Our team reached out to over 180 respondents to get more information on your comments in order to take appropriate actions. Here’s just a few of the outcomes you can expect from the feedback we received:

  1. Improved communication on our product road map including delivery timeframes
  2. Enhancements to our training offerings for all platforms
  3. Friday Free Consulting time for our CSI/SpectrumNG customers (and the same offer stands for our Daxko Operations customers as always!)
  4. Webinars showcasing product release enhancements and best practices
  5. Consistency in system performance and fast resolution to long term cases

This isn’t the end of the story. We will continue reaching out to more of you each quarter following our survey to ensure everyone has a chance to be heard. Of course, your input is welcome at any time outside of our quarterly surveys as well. My email is mharrison@daxko.com.

What Language does your Software Speak?

By | Customer Experience, Engagement, Industry, Membership, Mission Delivery | No Comments

mtenhakenThis is a guest post from Mark Ten Haken, Director of Information Systems for the Greater Green Bay YMCA. In this post, Mark shares his experiences when searching and selecting a new YMCA software provider. 

Guppy, SACC, AOA, MFA, Engagement, Retention, Termination, Renewal….what language is that? I bet if you show that list of terms and acronyms to somebody outside the Y, you get an entirely different set of answers than if you show them to Y staff. Yes, we at the Y speak our own language but does the software we use understand it?

When we started the process of selecting a software vendor, we developed an extensive list of functionality requirements. Can the software handle 2nd child discounts? What about 3rd party billing? Is there social media integration? Can we draft people other than the 1st and 15th of the month? Is there a simple way to print invoices? Will the software handle gift cards to our expectations? Is there a convenient way for people to join online? Can you divide your campaign into teams? Are there reports for this…are there reports for that? ….well, you get the idea. These things (and more) are all important things to consider when selecting a software vendor.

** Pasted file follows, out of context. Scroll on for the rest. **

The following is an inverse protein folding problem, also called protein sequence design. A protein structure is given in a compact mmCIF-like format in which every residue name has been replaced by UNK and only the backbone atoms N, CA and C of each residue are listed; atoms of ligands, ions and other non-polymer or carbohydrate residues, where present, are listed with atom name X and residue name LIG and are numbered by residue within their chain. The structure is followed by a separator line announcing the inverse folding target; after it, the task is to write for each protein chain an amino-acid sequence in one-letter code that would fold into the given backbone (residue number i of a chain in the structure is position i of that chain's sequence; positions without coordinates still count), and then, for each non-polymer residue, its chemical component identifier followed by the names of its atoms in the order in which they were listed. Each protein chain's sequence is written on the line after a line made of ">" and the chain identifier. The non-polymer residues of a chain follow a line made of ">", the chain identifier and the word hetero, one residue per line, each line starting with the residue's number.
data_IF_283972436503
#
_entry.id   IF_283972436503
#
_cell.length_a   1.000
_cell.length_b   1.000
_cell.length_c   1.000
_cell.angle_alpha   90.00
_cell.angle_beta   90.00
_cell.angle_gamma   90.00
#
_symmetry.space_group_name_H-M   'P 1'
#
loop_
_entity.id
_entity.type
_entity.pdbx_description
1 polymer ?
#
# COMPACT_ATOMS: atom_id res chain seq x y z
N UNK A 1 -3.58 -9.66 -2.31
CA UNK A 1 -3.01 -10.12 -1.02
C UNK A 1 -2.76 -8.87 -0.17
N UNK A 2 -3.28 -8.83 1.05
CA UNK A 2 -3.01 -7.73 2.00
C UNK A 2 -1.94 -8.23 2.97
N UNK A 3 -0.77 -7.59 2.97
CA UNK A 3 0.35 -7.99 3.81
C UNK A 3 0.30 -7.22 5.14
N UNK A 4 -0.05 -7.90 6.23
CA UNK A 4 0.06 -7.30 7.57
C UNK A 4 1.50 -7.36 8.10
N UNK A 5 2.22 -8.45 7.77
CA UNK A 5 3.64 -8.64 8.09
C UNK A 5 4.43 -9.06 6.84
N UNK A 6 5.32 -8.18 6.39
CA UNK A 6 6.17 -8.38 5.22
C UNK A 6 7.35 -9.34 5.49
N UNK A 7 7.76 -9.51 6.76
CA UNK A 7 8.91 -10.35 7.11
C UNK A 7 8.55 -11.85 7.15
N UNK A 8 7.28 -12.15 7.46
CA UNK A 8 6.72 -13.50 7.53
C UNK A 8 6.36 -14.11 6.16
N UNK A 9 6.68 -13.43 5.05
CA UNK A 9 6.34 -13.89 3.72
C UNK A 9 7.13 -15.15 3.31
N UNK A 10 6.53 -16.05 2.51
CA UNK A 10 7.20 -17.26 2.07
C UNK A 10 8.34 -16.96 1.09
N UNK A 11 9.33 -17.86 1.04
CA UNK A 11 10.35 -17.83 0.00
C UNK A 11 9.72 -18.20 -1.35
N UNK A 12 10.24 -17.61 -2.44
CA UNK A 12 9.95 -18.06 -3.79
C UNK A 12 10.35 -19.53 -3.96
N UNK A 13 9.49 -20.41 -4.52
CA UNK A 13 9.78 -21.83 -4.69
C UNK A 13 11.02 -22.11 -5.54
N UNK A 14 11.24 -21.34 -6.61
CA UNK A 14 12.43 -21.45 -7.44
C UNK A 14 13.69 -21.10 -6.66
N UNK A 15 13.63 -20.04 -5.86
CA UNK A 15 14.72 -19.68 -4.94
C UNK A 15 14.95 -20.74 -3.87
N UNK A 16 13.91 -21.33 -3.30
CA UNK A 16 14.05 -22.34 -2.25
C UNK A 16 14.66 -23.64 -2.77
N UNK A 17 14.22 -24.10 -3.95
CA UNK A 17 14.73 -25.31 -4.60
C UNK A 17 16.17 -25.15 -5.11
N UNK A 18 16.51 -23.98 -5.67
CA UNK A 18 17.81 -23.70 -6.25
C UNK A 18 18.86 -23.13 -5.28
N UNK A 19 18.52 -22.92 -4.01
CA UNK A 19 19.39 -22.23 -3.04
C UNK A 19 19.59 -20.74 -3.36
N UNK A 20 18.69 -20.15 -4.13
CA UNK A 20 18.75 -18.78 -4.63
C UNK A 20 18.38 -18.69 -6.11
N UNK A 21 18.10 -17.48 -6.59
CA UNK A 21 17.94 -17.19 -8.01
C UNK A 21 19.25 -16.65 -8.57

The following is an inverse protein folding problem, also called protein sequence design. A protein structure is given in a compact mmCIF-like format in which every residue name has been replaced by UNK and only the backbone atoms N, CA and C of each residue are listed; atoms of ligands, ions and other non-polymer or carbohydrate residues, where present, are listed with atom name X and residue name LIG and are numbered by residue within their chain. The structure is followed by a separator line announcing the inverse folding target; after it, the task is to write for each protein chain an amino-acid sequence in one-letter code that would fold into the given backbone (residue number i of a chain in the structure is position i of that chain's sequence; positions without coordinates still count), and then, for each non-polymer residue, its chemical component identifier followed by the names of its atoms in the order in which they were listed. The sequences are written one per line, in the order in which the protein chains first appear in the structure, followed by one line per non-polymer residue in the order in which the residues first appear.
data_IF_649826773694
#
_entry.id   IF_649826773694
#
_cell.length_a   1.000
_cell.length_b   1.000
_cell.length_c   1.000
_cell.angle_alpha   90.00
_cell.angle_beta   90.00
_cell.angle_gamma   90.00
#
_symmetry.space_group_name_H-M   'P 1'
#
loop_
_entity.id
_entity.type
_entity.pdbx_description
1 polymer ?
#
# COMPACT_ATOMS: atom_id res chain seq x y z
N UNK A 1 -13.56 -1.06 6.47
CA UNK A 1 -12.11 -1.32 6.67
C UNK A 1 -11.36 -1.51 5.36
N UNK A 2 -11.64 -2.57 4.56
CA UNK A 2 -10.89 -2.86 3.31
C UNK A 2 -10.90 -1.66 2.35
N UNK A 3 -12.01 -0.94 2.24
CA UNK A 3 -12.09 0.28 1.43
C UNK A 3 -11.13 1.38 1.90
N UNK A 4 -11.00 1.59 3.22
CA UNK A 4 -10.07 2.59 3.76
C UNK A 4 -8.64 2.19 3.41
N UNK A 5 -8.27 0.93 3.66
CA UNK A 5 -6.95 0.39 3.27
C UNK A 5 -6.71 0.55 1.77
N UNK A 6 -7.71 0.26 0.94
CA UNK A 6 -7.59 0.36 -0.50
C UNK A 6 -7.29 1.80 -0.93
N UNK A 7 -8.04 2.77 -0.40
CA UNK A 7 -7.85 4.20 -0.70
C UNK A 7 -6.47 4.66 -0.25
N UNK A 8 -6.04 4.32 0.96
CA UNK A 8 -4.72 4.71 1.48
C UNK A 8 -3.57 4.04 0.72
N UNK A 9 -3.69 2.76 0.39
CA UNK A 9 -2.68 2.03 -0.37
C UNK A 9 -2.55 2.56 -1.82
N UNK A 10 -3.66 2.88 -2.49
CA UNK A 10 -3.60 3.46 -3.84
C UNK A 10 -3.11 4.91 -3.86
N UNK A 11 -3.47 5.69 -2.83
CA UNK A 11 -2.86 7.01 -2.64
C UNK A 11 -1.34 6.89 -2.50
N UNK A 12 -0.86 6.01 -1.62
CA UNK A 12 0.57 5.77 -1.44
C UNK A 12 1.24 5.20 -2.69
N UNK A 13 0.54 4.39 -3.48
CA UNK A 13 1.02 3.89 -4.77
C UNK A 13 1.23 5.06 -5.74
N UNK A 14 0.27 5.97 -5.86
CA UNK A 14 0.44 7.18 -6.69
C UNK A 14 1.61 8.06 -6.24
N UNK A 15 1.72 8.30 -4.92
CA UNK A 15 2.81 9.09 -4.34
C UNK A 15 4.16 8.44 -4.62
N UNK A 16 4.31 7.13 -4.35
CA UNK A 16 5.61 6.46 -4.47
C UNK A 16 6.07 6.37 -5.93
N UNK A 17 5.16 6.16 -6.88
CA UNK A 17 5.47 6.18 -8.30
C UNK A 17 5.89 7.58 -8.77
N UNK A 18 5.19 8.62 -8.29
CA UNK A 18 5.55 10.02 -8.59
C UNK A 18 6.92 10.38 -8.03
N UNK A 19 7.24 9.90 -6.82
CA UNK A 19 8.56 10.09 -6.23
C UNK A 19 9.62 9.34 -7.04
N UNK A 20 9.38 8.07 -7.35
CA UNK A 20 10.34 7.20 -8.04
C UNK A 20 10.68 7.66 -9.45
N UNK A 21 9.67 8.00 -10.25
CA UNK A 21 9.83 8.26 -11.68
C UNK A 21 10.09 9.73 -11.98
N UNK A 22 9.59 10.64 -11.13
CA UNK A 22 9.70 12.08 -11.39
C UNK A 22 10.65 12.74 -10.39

After you have put together your long list of functionality requirements. After you have developed the surveys you will distribute to staff to evaluate vendors. After you have crossed your ‘t’s and dotted your ‘i’s, there may be one final question that you should consider that may be the most important one of all; what software best speaks the Y language? At the surface this may seem insignificant or overly simplified, but after you give it some thought, the answer to the question in invaluable.

For a decade, we struggled with a piece of software that got lost in translation. What we considered a terminated membership meant something different in the software we were using. A renewal wasn’t really a renewal as we think of it. Retention was hard to measure when the system didn’t quite know how to treat a renewal or termination…an upgrade from an adult membership to a family membership? …whew!.. that really skewed the retention measurement. What about member engagement?…that might as well been Martian language to the software we were using because it didn’t understand the concept. How do we expect staff to be effective and efficient when they, and the software they are utilizing to better serve and engage members, speak two different languages?

We shouldn’t need translation between all the terms, concepts and measurements that are involved with the Y model and the software that serves us. We shouldn’t need a translator to accurately measure what the Y considers to be a terminated member, a membership renewal, or a retained member even if the member upgrades from adult to family. We shouldn’t need to compromise customer service because answers are hard to find. We shouldn’t need to bend and mold our way of doing things to fit into the confines of a piece of software that doesn’t speak our language.